MILAN — Despite losing on average hundreds of armored vehicles and artillery systems each month, Russia has been able to replenish its inventory by regenerating thousands of stored vehicles in 2023 — an attrition rate experts expect Moscow could handle for several more year.

Last year, Russia reactivated from storage at least 1,180-1,280 main battle tanks and about 2,470 infantry fighting vehicles and armored personnel carriers, according to “The Military Balance 2024″ report unveiled Tuesday by the London-based International Institute for Strategic Studies think tank.

The report estimates that since February 2022, when Russia launched its full-scale invasion of Ukraine, Moscow’s combat vehicle losses have neared 8,800, of which more than 3,000 were tanks.

“To put that into perspective, Russia’s tank battlefield losses are greater than the number it had when it launched its offensive against Ukraine in 2022,” Bastian Giegerich, the director of IISS, said during an online event held Feb. 13.

In an article published by the think tank on Feb. 12, defense research analysts Yohann Michel and Michael Gjerstad found commercially available imagery shows Russia possesses a variety of refurbishment facilities. These include 10 central tank reserve bases, at least 37 mixed equipment and armaments storage bases, and a minimum of 12 artillery storage centers.

“It is our assessment, therefore, that Russia will be able to sustain its assault on Ukraine at current attrition rates for another 2-3 years, and maybe even longer,” they wrote.

However, Giegerich noted the Kremlin’s strategy of relying on refurbished and stored legacy equipment — which is often quite old — comes at a cost.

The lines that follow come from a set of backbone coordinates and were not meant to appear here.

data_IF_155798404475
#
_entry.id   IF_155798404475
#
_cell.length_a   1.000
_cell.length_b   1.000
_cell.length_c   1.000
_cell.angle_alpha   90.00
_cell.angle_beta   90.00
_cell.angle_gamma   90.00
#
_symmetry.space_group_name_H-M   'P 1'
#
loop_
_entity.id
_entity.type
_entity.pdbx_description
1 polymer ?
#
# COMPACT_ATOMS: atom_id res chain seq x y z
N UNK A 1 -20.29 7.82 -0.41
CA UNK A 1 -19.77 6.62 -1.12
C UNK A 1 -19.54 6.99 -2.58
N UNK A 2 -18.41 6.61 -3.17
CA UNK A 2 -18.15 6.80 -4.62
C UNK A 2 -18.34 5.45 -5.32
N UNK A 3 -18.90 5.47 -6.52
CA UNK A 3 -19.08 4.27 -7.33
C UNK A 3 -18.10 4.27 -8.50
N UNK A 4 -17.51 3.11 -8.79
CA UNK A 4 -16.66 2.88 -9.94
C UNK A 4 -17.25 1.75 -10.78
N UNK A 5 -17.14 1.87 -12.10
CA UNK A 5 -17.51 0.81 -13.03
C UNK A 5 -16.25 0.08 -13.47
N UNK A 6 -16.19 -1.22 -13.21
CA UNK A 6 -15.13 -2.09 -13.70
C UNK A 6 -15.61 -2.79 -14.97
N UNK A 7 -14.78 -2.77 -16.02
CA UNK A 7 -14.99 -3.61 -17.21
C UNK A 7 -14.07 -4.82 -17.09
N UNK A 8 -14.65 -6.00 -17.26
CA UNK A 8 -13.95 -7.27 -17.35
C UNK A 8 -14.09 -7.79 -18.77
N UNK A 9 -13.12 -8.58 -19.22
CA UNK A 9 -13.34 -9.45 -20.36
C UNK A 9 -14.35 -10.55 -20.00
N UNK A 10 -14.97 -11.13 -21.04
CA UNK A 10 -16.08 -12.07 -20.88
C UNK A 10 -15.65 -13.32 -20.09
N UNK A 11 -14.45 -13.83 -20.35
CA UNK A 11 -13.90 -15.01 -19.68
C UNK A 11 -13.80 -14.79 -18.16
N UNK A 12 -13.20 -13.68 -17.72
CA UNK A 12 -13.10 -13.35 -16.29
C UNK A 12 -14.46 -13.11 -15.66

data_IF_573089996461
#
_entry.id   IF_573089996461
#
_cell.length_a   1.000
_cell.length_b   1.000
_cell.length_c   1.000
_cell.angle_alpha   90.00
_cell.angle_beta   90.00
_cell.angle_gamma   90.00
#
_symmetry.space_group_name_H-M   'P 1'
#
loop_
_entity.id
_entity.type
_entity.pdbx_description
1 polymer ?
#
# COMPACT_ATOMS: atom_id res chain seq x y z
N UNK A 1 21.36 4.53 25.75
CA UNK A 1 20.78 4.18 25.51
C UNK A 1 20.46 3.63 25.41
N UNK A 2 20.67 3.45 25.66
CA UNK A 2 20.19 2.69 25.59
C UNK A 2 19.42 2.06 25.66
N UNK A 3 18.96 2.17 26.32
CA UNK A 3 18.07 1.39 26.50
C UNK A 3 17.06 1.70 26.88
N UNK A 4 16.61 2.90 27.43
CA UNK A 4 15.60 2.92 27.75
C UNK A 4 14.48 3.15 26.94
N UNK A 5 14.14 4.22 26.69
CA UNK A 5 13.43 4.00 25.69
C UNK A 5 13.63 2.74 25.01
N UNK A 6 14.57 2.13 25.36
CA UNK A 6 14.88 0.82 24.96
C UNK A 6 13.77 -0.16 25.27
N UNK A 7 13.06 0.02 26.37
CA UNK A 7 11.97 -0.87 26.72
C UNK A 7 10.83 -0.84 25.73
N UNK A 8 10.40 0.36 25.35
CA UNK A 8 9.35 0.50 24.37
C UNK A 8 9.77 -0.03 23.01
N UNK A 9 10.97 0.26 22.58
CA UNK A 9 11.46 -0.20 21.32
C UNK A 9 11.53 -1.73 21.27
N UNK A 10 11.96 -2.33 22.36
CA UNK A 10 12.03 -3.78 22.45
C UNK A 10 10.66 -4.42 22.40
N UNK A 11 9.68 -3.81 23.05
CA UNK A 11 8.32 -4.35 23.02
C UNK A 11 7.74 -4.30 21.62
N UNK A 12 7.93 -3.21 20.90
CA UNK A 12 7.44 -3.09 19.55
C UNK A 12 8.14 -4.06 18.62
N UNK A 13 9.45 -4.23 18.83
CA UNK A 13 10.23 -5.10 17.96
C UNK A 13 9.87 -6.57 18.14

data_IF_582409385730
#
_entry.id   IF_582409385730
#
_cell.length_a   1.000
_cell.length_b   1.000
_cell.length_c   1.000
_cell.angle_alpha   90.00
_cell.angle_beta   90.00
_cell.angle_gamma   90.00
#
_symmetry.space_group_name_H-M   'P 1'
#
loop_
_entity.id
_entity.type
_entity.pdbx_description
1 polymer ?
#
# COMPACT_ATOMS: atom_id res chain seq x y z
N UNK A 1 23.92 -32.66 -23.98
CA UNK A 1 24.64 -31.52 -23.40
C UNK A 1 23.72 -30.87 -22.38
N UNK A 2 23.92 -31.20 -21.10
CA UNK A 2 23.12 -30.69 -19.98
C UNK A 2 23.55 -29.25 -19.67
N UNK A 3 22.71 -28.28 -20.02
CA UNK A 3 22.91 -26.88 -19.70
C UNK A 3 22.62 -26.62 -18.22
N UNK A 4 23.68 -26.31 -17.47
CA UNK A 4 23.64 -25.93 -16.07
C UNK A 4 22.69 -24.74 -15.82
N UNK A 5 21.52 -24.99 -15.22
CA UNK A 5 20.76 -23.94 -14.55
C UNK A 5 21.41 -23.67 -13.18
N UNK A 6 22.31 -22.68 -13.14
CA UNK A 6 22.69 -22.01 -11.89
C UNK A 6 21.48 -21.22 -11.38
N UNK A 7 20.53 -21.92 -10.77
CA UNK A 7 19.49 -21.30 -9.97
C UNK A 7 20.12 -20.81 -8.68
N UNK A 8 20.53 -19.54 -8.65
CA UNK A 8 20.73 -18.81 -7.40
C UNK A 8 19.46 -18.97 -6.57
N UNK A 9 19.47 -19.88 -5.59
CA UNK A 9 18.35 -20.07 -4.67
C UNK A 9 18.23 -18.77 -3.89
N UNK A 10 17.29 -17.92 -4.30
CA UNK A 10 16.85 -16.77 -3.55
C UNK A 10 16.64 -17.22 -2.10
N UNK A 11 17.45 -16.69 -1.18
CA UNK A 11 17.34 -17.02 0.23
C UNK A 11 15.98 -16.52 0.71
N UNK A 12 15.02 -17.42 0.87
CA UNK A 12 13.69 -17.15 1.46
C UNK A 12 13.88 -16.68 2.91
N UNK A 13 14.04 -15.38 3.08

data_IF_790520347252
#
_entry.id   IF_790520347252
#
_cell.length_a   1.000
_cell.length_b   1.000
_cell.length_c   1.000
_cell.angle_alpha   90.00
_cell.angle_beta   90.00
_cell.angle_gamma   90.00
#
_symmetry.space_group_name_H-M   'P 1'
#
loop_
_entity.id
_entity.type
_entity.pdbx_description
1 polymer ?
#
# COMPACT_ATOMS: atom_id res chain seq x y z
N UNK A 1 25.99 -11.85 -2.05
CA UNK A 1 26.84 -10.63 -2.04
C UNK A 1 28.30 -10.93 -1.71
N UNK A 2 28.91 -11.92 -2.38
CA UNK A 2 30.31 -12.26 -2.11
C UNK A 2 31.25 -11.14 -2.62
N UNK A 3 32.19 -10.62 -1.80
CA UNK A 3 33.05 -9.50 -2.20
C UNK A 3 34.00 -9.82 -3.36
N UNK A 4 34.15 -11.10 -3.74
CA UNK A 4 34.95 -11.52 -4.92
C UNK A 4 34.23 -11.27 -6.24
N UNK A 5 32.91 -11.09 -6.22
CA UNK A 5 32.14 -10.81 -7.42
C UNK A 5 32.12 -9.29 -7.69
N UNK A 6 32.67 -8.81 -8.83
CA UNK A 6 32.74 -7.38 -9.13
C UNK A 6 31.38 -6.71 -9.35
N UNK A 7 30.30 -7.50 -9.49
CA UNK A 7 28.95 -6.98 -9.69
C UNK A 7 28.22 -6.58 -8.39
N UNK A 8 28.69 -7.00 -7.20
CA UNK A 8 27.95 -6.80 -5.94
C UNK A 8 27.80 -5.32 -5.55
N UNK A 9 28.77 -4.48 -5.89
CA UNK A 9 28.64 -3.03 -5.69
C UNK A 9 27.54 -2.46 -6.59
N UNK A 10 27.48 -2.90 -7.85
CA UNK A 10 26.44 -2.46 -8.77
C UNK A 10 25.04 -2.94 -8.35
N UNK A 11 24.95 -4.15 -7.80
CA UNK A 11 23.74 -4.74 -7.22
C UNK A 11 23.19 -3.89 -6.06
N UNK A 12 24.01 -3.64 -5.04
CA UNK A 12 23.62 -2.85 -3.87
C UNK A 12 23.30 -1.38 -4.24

“The vehicles that emerge from Russian production facilities are in most cases not new. In doing so, the country has to sacrifice quality for quantity,” Giegerich said.

The Russian military has also struggled in recruitment efforts.

“Persistently high casualty rates have kept most units below establishment strength. Shortages of replacement officers and the limited training time allotted to newly mobilised personnel significantly hampered the combat effectiveness of many units,” the new report found. “Bullish statements by government and industry officials about recruitment and equipment production to support forces deployed in Ukraine in 2023 appeared to belie reality.”

“Nonetheless, personnel numbers of existing formations and units were partially replenished, and a number of new wartime regiments were established through limited mobilisation efforts conducted in late 2022, coupled with a variety of ongoing recruitment efforts,” the think tank added.

Indeed, Ukrainian intercepts published last fall by Reuters show Russian conscripts complaining about poor training, heavy losses and mediocre equipment.

Elisabeth Gosselin-Malo is a Europe correspondent for Defense News. She covers a wide range of topics related to military procurement and international security, and specializes in reporting on the aviation sector. She is based in Milan, Italy.

More In Europe